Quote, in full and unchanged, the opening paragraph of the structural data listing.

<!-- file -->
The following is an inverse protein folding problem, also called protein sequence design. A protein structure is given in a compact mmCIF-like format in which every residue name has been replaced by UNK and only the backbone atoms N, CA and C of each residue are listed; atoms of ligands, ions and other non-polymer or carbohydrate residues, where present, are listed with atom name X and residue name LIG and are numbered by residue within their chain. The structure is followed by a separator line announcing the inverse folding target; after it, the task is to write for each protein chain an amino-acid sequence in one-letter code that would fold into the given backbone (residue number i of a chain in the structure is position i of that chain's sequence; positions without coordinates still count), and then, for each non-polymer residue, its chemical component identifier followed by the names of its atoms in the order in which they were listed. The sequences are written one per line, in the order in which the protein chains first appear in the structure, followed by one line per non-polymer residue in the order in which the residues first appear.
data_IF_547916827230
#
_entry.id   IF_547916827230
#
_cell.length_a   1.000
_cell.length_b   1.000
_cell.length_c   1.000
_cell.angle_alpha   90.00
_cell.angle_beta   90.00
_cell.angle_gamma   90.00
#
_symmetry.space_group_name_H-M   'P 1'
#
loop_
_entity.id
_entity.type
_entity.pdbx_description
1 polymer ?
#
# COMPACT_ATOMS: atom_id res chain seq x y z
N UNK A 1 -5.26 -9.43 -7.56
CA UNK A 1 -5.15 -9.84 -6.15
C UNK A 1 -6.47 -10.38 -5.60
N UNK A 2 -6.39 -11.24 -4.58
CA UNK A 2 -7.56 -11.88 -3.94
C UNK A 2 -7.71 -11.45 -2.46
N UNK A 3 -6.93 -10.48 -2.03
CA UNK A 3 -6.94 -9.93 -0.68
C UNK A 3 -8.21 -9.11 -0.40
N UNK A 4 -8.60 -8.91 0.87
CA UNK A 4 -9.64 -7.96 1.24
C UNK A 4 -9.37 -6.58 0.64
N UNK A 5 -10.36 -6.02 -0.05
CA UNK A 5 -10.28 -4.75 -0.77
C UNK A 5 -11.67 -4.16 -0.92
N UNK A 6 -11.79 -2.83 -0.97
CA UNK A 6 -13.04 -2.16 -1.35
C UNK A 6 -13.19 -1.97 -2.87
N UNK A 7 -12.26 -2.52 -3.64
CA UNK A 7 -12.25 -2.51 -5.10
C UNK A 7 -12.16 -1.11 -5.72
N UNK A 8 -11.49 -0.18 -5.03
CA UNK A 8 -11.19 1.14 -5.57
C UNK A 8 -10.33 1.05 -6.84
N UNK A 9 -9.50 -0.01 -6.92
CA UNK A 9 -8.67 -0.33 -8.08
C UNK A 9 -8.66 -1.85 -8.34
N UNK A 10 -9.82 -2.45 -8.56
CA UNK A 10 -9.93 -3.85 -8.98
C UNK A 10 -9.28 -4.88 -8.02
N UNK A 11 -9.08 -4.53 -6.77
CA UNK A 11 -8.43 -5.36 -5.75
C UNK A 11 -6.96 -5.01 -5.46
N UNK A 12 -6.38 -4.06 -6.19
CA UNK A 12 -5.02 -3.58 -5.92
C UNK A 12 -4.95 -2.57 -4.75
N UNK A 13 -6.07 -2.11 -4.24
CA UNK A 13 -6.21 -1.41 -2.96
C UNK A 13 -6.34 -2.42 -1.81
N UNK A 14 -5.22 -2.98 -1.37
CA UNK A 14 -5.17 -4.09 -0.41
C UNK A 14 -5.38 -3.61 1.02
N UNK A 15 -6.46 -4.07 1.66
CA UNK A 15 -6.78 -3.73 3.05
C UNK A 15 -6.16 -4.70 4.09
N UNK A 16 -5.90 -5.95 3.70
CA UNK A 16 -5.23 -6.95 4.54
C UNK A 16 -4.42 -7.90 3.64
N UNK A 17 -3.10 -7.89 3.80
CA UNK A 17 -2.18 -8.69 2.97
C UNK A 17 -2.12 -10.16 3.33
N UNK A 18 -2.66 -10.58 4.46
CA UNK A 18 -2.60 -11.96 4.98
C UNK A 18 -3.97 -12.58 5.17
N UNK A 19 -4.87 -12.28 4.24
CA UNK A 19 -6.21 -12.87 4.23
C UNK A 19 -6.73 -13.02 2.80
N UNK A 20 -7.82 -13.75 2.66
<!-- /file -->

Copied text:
The following is an inverse protein folding problem, also called protein sequence design. A protein structure is given in a compact mmCIF-like format in which every residue name has been replaced by UNK and only the backbone atoms N, CA and C of each residue are listed; atoms of ligands, ions and other non-polymer or carbohydrate residues, where present, are listed with atom name X and residue name LIG and are numbered by residue within their chain. The structure is followed by a separator line announcing the inverse folding target; after it, the task is to write for each protein chain an amino-acid sequence in one-letter code that would fold into the given backbone (residue number i of a chain in the structure is position i of that chain's sequence; positions without coordinates still count), and then, for each non-polymer residue, its chemical component identifier followed by the names of its atoms in the order in which they were listed. The sequences are written one per line, in the order in which the protein chains first appear in the structure, followed by one line per non-polymer residue in the order in which the residues first appear.